Anyone can use these simple techniques to slow or stop severe bleeding when someone is injured.
What you would do in the face of life-threatening, severe bleeding?
Vanderbilt University Medical Center Trauma experts teach Stop the Bleed classes as part of a national awareness campaign by the U.S. Department of Homeland Security. The course teaches people who do not have medical backgrounds how to control bleeding until emergency personnel arrive, a potentially lifesaving skill.
At Vanderbilt, Cathy Wilson, MSN, RN, an injury prevention coordinator, and Chris Brown, CCP, a trauma outreach educator, demonstrate what people can do if someone is having life-threatening hemorrhaging (bleeding); see a demonstration video below.
“Training to stop bleeding is as important as training in cardiopulmonary resuscitation (CPR), using an automated external defibrillator (AED) or saving a choking victim,” Wilson said. Here, she explains the steps to stop severe bleeding. In-person training is even better, Wilson said; the hands-on practice that happens in a class is valuable.
But if you haven’t taken such a class, here’s what Wilson wants you to know to potentially save a life.
What to do if someone is heavily bleeding
With life-threatening bleeding, there’s likely a large amount of blood pooling all around the patient.
First, ensure your own safety. If you are also injured, take care of your own injuries first. Then you make sure that you’re not in a threatening environment where you could get injured, or more badly hurt. Get yourself out of that threatening environment. You may or may not be able to take the other person with you. If you have gloves, put them on, or create some type of barrier between your hand and the person’s wound. You can get creative and grab a bag, a garbage bag, a towel, anything you can place between your hand and the wound.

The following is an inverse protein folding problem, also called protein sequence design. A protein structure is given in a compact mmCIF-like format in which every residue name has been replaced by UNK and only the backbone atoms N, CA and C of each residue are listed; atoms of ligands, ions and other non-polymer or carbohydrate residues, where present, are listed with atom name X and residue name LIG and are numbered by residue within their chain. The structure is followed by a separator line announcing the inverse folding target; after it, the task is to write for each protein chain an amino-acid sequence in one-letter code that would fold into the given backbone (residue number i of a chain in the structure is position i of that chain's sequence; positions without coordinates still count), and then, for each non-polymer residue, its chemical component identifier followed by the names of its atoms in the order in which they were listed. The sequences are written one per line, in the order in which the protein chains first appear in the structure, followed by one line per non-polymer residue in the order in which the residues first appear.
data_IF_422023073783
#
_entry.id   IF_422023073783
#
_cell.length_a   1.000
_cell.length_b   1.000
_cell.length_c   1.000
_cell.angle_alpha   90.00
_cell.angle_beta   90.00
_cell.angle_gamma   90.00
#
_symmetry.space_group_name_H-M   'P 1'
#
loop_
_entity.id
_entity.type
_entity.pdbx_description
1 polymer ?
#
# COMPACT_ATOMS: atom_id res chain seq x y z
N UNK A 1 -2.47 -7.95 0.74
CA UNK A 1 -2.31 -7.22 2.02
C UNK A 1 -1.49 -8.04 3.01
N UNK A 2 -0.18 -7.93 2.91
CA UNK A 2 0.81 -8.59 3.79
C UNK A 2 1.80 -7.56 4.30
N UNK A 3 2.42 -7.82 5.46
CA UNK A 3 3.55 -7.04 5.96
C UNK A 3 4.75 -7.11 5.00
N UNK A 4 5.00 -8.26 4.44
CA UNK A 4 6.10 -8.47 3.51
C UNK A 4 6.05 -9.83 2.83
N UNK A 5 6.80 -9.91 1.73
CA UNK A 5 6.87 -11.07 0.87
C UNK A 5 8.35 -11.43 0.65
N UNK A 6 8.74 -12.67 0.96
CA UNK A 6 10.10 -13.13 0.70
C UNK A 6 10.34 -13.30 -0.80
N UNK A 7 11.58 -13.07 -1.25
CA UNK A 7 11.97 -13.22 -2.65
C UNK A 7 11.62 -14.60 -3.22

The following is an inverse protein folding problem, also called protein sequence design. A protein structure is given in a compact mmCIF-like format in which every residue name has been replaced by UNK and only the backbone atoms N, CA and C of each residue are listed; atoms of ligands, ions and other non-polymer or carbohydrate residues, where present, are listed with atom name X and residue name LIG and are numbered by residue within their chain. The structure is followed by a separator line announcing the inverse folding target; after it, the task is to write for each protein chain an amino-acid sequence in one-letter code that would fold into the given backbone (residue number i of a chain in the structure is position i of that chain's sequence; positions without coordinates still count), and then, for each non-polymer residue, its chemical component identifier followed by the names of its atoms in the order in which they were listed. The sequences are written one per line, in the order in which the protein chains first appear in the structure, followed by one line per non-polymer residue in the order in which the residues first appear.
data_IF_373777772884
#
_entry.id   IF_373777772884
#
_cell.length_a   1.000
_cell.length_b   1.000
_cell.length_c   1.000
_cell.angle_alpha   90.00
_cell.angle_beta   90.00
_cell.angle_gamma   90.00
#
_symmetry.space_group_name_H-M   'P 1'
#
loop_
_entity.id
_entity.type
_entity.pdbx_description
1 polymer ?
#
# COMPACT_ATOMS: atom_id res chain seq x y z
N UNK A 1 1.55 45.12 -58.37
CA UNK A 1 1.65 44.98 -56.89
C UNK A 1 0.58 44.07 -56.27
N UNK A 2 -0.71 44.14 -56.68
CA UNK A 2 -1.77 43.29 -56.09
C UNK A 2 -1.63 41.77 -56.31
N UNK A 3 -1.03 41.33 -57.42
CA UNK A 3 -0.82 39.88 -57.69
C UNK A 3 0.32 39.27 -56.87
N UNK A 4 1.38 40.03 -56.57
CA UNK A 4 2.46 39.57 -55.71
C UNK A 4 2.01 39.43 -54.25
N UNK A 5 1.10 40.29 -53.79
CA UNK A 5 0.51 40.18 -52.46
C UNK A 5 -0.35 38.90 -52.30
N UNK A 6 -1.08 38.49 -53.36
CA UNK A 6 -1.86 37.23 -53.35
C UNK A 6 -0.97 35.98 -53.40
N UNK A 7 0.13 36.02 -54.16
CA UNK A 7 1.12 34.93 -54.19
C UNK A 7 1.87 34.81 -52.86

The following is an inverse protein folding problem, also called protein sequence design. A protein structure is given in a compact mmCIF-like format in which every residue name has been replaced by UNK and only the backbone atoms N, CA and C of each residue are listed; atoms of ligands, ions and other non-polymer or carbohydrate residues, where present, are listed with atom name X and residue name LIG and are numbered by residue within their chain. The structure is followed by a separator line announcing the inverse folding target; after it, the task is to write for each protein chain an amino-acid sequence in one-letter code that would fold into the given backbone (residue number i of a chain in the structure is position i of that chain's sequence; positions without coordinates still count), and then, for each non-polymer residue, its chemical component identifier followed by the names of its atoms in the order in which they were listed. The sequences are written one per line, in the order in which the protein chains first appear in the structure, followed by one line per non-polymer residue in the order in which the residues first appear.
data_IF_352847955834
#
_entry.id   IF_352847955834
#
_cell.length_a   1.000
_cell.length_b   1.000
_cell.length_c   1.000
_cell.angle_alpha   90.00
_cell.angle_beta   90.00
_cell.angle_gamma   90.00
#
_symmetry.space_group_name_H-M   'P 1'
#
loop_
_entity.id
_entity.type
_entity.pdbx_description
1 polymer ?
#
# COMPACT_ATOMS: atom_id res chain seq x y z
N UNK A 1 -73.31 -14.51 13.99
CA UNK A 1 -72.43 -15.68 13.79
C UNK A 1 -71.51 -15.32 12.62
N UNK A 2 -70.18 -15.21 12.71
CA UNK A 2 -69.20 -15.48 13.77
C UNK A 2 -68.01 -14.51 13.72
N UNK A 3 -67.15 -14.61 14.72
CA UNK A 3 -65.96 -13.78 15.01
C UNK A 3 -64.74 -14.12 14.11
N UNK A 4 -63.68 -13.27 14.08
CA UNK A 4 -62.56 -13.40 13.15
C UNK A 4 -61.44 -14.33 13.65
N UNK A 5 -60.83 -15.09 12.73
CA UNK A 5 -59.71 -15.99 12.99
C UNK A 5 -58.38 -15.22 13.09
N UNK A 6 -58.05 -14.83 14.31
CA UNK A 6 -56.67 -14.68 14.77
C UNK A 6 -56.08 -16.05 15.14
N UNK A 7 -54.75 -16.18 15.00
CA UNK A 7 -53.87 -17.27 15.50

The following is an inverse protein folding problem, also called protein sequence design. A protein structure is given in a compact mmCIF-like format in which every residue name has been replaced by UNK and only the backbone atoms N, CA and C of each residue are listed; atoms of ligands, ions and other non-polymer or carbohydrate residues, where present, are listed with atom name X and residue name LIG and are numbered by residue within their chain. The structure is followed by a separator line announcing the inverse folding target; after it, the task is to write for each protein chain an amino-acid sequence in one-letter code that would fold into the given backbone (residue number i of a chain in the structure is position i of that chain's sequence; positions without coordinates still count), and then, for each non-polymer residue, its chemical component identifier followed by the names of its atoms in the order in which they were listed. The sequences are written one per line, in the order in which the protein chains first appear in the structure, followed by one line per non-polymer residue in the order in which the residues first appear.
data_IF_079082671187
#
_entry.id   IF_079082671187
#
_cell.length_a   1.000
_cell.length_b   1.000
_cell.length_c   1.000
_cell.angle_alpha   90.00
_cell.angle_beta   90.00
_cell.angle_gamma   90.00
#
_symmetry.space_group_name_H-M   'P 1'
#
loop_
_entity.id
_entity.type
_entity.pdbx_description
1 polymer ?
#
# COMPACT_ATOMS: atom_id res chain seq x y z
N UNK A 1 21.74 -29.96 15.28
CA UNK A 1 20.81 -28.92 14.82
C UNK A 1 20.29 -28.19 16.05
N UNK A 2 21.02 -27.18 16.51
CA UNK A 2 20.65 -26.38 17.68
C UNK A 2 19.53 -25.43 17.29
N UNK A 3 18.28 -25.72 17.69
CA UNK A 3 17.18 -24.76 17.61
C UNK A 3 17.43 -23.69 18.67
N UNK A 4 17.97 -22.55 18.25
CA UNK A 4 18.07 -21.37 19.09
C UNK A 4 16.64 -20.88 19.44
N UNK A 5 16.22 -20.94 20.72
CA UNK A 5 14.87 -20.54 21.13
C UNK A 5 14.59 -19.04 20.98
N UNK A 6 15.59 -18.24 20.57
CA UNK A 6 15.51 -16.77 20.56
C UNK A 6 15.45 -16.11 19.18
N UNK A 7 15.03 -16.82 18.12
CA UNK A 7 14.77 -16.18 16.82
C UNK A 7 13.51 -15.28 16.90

Next, remember the ABCs of bleeding:
A is for Alert
After you’ve provided for your own safety, A means alert the emergency response system.
Call 911. If you’re by yourself, you can put the 911 dispatcher on speakerphone. You can use your smartphone’s Siri app to call 911. Or if other people are with you who are not injured, tell somebody to call 911. Be very specific: Assign this to one person.
When you have the 911 dispatcher on the line, stay on the call, answer all questions and wait for further instructions while you work with your bleeding victim.
It’s very, very important to call 911 right away.
B is for Bleeding
Expose the part of the body that’s bleeding. You want to see what you’re working with. Look around the clothes for the area that’s the wettest, or where blood is pooling underneath the body. You can rip, tear or cut to get those clothes off so that you can see the wound and you know what you’re dealing with.
C is for Compression
C means compression: putting pressure on the wound. Grab anything you can — a towel, a shirt, gauze, anything like that — get on the wound with some pressure.
Another option, if you can’t use your hand, is using your elbow to put pressure on the bleeding wound. This leaves your hands free to work, open packages or do other things. You could possibly even use your knee to put pressure on the wound if the victim is on the ground. Often, all you have to do to stop severe bleeding is to put pressure on the wound and hold the pressure until someone can relieve you or first responders arrive.
Severe bleeding in three main areas